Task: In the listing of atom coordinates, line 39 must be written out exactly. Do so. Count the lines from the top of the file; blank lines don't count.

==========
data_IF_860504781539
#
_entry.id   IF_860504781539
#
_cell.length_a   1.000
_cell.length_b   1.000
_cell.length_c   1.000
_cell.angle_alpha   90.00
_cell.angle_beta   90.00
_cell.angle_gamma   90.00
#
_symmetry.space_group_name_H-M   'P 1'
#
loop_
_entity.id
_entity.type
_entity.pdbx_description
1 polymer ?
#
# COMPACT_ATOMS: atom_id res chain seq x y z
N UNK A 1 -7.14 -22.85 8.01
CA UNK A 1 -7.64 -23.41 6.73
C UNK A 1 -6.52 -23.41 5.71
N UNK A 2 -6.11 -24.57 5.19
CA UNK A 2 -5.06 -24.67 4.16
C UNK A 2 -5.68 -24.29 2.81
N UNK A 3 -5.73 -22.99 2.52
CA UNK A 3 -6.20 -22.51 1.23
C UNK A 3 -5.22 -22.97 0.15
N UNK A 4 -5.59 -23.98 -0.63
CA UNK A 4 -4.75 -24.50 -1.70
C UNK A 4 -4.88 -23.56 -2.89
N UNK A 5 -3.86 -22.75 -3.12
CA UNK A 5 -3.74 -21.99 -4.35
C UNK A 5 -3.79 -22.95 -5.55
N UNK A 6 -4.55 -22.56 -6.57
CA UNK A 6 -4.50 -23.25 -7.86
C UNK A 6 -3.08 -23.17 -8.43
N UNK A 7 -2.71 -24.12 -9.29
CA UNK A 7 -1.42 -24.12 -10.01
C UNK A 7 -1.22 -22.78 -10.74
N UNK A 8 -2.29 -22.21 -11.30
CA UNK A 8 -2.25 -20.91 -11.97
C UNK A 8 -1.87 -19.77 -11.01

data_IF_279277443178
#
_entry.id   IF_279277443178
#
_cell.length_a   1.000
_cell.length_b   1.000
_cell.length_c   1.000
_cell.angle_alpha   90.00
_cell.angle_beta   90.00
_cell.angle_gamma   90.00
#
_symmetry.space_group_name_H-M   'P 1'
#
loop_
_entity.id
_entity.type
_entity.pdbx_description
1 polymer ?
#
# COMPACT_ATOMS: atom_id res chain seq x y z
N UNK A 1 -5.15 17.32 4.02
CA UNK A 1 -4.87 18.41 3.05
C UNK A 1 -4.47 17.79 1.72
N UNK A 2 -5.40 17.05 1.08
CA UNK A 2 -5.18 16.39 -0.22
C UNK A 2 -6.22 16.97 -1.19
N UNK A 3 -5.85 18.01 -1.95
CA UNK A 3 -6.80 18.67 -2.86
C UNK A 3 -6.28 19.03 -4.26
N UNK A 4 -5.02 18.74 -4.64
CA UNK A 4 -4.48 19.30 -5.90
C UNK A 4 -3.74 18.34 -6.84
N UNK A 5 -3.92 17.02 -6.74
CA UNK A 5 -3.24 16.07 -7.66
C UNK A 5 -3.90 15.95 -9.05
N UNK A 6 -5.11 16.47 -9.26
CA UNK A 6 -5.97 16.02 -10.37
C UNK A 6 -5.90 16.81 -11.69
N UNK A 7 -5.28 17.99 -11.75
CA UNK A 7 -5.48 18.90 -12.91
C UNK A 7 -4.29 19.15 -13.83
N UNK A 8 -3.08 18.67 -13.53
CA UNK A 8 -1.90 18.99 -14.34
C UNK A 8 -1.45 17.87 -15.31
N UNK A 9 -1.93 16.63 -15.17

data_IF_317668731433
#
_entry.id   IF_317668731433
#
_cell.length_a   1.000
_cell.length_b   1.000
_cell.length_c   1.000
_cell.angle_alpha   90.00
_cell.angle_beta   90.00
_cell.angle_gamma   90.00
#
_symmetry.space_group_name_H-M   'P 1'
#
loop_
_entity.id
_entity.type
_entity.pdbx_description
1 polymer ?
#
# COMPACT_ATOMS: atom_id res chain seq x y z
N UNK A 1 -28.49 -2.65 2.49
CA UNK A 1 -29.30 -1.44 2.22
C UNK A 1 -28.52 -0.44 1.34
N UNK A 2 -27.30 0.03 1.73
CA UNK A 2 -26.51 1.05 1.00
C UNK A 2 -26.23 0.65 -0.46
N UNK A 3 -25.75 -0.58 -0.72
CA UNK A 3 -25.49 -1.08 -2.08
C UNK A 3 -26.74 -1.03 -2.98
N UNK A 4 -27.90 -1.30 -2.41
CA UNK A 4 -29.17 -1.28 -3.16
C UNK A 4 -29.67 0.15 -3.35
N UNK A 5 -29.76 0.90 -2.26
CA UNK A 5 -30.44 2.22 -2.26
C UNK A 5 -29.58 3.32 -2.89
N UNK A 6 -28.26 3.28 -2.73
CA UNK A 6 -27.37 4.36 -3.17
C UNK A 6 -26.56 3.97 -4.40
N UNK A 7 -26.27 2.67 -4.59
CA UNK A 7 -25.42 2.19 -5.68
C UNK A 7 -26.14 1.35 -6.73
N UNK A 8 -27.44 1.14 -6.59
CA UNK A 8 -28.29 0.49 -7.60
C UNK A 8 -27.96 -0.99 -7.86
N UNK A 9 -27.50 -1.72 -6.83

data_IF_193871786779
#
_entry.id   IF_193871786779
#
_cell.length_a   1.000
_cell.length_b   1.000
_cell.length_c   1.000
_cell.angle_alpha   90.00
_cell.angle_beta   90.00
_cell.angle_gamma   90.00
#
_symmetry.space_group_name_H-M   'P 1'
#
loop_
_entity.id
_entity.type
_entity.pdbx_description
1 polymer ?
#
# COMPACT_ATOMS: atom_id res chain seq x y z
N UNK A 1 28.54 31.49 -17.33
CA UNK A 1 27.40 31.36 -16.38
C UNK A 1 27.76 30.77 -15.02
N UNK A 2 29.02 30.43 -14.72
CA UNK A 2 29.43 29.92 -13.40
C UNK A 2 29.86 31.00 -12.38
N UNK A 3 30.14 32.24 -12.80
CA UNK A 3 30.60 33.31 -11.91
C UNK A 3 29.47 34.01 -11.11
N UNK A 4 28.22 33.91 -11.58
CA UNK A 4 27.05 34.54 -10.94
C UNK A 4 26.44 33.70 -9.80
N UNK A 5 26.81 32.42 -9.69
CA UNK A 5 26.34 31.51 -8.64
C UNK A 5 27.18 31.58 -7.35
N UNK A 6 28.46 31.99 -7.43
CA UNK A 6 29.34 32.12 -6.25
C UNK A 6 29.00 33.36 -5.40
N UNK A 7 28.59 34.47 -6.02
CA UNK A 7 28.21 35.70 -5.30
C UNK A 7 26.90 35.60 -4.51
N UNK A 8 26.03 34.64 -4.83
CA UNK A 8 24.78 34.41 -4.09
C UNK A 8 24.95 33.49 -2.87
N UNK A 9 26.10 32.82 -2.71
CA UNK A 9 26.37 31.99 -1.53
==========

N UNK A 7 -2.71 -24.12 -9.29